Neglect and climate change are not the only threats to Africa’s astonishing treasure-houses of cultural and natural heritage. Religious and cultural sites are too often also the target of conflict in Africa - like the present-day destruction of historic churches in Tigray, Ethiopia, or the attacks on ancient mosques in Timbuktu, Mali in 2012.

Fortunately the drive to preserve these sites has not abated and scholars are at the forefront of preserving them. Charles Stewart shares the story of West Africa’s ancient manuscripts - such as those found in Timbuktu - and what he and other scholars and collectors have done to preserve them in digital form. Afolasade Adewumi explains how various conflicts that have caused huge losses to Africa’s cultural heritage and provides a way forward on how it can be better protected. Researcher Hagos Abrha Abay sounds the alarm about the impact of war on Ethiopia’s extraordinarily rich and diverse heritage sites caught up in conflict.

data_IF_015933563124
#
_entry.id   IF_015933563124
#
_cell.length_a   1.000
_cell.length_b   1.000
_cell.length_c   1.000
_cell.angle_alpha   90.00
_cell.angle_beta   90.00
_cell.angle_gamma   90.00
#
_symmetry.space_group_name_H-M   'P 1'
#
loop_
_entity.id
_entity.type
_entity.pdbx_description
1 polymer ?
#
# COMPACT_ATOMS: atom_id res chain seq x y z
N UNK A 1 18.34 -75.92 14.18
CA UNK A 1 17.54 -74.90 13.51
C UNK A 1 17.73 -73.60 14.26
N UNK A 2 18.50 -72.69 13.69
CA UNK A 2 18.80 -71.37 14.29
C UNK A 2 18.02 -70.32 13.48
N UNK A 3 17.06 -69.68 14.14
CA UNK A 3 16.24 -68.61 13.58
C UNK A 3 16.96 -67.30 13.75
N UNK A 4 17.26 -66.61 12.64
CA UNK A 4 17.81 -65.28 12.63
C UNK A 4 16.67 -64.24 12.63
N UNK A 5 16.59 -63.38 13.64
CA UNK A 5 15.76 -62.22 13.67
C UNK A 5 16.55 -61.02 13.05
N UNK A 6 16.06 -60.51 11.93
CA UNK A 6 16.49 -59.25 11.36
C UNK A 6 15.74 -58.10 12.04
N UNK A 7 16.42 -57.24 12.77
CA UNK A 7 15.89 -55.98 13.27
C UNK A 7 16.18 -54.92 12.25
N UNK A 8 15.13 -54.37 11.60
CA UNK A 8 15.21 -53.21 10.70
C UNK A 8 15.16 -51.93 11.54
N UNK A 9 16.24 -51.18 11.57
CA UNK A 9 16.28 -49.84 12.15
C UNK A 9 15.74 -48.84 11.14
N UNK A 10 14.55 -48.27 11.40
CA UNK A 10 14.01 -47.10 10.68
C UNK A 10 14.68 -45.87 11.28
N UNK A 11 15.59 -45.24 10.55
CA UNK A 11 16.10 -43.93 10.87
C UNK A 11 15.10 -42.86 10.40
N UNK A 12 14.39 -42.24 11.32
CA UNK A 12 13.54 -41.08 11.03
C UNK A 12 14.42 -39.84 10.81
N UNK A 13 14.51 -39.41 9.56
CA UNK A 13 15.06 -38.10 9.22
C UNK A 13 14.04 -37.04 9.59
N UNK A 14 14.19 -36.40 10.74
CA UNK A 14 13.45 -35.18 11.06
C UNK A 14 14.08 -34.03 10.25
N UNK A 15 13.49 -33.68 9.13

Charl Blignaut

Arts, Culture and Society Editor

Timbuktu manuscripts placed online are only a sliver of West Africa’s ancient archive

Charles C. Stewart, University of Illinois at Urbana-Champaign

Opening these libraries up promises to re-balance the continent’s place in world history when it comes to its intellectual life.

Ethiopia’s war in Tigray risks wiping out centuries of the world’s history

Hagos Abrha Abay, University of Hamburg

Many of the artefacts Ethiopia is famous for are found in Tigray. Their continued destruction could lead to irreversible culture shock and social collapse.

Africa’s wars are hurting its rich heritage: how the law can help

Afolasade A. Adewumi, University of Ibadan

Protecting the continent’s historical artefacts requires political will from governments – and a reawakening of cultural conscience among Africans.

Ukraine war: Turkey’s unique role in peace negotiations

Massimo D'Angelo, Loughborough University

If talks succeed in ending the violence, it would cement Turkey’s role as a key regional power broker.

The hijab is not a symbol of gender oppression – but those who choose to wear it risk Islamophobia

Irene Zempi, Nottingham Trent University; Amina Easat-Daas, De Montfort University

Ignorant assumptions about what the headscarf means fail to recognise how integral it can be to a woman’s identity.